• by gl4ss (559668)

        they had a negotiated 1 year headstart to tuberculosis.
        and these two cpu's mentioned here... have been out for a month, you can get them from ebay, so the only news here is that apple may be refreshing the cpu's.

    • by Anonymous Coward

      The only reason it would be interesting is due to the fact that it's Apple, and that it's a Mac Pro. The Mac Pro hasn't been updated since July of 2010, and in computer terms, that's ancient. In Apple terms, where they usually don't support something that is older than 3 years, July 2010 is fucking ancient.

    • by wfolta (603698)

      Why is this even remotely interesting? We know Intel has released Ivy Bridge. We know there are other companies already using Ivy Bridge. Apple's current offerings are a generation or two behind the existing status quo for high-end hardware on the laptop/desktop market. It is a no brainer that, yes, Apple would also use the next generation of hardware, too.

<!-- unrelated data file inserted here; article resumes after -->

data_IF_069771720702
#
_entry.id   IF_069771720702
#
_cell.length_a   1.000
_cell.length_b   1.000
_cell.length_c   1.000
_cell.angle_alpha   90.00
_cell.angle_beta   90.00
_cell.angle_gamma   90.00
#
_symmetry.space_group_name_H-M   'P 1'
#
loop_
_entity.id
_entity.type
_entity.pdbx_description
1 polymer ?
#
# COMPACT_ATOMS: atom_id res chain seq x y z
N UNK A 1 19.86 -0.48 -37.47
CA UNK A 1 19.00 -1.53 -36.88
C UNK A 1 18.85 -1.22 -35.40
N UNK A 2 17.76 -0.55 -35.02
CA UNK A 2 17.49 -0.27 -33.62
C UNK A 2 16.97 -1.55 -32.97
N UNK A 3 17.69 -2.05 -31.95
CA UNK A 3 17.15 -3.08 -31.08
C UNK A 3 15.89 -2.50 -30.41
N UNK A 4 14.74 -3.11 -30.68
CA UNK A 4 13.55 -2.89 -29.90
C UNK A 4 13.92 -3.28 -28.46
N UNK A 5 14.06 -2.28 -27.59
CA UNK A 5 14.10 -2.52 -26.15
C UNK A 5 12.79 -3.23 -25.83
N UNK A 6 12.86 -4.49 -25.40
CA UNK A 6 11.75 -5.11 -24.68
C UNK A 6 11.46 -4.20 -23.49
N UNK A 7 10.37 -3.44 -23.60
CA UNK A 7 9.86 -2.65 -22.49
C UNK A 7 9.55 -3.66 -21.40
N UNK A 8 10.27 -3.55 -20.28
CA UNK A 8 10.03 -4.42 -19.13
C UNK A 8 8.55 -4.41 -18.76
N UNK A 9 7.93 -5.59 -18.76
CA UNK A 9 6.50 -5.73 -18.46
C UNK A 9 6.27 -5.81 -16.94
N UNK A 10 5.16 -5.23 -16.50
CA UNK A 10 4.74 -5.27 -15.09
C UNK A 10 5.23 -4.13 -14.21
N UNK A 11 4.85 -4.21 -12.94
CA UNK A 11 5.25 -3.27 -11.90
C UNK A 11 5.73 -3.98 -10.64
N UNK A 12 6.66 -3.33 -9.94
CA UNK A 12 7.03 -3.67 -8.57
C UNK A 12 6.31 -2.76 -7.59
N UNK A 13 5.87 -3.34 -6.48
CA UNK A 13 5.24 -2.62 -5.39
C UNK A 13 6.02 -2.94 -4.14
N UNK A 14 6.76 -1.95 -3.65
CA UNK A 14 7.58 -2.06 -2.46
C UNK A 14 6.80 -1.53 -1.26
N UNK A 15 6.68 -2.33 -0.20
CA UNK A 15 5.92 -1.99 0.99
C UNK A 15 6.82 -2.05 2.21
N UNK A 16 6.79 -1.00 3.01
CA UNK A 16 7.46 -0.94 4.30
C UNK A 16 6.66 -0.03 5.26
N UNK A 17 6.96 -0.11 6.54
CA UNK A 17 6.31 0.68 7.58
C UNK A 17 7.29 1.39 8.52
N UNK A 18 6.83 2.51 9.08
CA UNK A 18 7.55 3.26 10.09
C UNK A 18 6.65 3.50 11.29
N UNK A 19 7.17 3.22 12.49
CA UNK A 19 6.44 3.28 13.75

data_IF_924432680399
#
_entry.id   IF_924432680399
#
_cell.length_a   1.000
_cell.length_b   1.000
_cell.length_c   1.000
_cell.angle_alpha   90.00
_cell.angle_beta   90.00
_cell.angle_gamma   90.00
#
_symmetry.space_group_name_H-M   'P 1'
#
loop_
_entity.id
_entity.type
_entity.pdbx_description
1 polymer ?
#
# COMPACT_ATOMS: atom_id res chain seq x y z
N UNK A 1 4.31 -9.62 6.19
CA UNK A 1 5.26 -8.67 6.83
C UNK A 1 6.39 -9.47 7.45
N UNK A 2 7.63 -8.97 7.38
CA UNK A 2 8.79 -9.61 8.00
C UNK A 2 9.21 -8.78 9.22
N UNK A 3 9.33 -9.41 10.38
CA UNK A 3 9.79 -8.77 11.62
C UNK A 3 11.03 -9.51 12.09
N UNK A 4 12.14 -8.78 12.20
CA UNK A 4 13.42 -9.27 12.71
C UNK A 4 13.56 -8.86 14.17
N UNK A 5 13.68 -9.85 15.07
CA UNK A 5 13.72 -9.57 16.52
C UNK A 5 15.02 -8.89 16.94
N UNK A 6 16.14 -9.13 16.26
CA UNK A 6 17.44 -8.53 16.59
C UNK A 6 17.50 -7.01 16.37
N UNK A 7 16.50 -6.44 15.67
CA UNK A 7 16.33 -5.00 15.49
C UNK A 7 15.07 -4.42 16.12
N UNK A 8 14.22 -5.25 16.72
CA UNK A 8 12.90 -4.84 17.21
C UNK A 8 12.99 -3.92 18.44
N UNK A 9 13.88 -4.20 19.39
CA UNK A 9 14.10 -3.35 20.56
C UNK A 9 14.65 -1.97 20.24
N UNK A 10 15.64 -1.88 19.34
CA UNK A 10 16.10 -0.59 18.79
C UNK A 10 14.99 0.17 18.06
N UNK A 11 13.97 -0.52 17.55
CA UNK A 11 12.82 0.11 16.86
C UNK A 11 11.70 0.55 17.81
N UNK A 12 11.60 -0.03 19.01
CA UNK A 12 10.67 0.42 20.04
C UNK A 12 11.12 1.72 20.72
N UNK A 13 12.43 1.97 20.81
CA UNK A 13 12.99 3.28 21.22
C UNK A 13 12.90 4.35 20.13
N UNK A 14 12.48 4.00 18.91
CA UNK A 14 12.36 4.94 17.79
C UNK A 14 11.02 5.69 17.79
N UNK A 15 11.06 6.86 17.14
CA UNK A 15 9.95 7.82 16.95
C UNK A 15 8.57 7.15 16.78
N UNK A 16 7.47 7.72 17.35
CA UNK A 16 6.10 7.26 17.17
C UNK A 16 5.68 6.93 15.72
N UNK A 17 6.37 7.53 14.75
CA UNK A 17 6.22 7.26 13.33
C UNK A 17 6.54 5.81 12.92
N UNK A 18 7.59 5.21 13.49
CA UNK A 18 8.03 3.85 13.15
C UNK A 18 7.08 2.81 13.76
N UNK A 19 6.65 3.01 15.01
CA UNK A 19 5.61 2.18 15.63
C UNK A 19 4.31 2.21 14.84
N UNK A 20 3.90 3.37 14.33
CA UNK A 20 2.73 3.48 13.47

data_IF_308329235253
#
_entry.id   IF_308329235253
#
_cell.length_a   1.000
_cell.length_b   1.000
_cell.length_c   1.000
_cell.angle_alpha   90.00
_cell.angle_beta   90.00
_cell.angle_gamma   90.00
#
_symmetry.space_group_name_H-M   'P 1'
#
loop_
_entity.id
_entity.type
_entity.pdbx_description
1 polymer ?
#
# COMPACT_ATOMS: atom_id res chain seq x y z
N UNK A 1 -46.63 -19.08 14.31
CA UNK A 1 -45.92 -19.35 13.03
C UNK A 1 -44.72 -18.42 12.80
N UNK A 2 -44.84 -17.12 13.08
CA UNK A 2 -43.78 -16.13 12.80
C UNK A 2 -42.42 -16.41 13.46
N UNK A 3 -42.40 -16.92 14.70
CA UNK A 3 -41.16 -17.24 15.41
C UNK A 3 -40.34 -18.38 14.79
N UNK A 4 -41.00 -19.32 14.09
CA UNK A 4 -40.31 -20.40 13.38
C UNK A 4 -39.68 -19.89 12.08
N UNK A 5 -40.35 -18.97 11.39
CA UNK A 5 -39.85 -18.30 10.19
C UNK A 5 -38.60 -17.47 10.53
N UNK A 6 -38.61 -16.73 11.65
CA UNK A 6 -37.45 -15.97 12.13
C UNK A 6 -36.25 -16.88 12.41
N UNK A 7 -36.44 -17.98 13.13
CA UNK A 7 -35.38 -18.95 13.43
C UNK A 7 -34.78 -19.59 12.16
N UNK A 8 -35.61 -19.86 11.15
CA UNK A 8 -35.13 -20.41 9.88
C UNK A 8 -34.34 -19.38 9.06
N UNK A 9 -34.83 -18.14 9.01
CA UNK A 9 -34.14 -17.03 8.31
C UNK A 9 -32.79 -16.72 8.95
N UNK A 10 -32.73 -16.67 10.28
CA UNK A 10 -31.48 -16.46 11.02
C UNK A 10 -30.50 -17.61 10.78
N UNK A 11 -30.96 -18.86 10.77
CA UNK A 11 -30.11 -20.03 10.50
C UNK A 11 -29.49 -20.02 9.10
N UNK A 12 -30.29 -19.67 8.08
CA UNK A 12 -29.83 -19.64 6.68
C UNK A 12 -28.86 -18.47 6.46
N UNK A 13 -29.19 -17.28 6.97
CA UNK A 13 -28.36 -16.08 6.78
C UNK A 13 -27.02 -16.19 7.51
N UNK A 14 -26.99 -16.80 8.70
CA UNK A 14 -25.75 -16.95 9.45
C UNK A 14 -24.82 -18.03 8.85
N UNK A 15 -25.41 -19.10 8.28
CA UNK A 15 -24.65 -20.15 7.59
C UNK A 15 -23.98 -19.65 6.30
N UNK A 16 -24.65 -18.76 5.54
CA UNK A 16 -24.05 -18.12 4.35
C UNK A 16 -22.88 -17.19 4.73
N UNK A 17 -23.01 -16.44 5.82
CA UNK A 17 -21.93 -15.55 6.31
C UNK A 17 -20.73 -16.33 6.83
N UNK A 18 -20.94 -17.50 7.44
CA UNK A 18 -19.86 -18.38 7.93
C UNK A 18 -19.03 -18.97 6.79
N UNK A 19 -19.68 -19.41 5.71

In spite of being "a generation or two behind", people really like Mac laptops, so are excited about what might happen. (In actuality, as UnknowingFool points out, Apple is also ahead of competitors by years: Thunderbolt, Ultrabook, etc.) The fact that Apple will probably be releasing Mountain Lion at the same time, may have Air-ified the MacBook Pro lineup, might add full-width trackpad, etc, adds interest even if it's not directly related to Ivy Bridge.

    • by Wovel (964431)

      Apple is the the high end laptop market, so it is not possible for them to be a generation or two behind. No one else even really participates in a meaningful way.